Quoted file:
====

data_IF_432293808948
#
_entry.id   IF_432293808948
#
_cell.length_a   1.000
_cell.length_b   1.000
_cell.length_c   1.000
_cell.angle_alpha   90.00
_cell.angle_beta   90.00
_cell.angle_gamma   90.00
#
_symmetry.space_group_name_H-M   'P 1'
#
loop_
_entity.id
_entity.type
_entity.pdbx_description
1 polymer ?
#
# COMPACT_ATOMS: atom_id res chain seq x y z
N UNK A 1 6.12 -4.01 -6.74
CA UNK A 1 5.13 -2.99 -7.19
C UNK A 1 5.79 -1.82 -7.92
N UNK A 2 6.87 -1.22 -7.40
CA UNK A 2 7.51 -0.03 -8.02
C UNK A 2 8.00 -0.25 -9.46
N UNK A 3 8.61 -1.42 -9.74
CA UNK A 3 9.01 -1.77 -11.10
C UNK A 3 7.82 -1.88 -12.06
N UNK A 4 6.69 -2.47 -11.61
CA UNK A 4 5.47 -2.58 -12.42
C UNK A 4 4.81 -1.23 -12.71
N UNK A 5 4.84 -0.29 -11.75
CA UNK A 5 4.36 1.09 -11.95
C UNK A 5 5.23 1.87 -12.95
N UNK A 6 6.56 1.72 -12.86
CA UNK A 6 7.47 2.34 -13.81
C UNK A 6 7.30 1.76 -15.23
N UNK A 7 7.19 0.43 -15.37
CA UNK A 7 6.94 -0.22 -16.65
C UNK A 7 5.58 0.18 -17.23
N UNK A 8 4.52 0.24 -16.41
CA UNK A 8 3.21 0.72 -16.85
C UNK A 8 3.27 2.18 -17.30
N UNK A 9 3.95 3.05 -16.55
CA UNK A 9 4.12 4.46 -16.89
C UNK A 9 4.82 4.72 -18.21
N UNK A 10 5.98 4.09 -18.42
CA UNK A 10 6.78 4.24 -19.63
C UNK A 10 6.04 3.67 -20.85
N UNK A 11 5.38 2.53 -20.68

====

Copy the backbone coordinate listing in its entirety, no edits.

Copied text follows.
data_IF_432293808948
#
_entry.id   IF_432293808948
#
_cell.length_a   1.000
_cell.length_b   1.000
_cell.length_c   1.000
_cell.angle_alpha   90.00
_cell.angle_beta   90.00
_cell.angle_gamma   90.00
#
_symmetry.space_group_name_H-M   'P 1'
#
loop_
_entity.id
_entity.type
_entity.pdbx_description
1 polymer ?
#
# COMPACT_ATOMS: atom_id res chain seq x y z
N UNK A 1 6.12 -4.01 -6.74
CA UNK A 1 5.13 -2.99 -7.19
C UNK A 1 5.79 -1.82 -7.92
N UNK A 2 6.87 -1.22 -7.40
CA UNK A 2 7.51 -0.03 -8.02
C UNK A 2 8.00 -0.25 -9.46
N UNK A 3 8.61 -1.42 -9.74
CA UNK A 3 9.01 -1.77 -11.10
C UNK A 3 7.82 -1.88 -12.06
N UNK A 4 6.69 -2.47 -11.61
CA UNK A 4 5.47 -2.58 -12.42
C UNK A 4 4.81 -1.23 -12.71
N UNK A 5 4.84 -0.29 -11.75
CA UNK A 5 4.36 1.09 -11.95
C UNK A 5 5.23 1.87 -12.95
N UNK A 6 6.56 1.72 -12.86
CA UNK A 6 7.47 2.34 -13.81
C UNK A 6 7.30 1.76 -15.23
N UNK A 7 7.19 0.43 -15.37
CA UNK A 7 6.94 -0.22 -16.65
C UNK A 7 5.58 0.18 -17.23
N UNK A 8 4.52 0.24 -16.41
CA UNK A 8 3.21 0.72 -16.85
C UNK A 8 3.27 2.18 -17.30
N UNK A 9 3.95 3.05 -16.55
CA UNK A 9 4.12 4.46 -16.89
C UNK A 9 4.82 4.72 -18.21
N UNK A 10 5.98 4.09 -18.42
CA UNK A 10 6.78 4.24 -19.63
C UNK A 10 6.04 3.67 -20.85
N UNK A 11 5.38 2.53 -20.68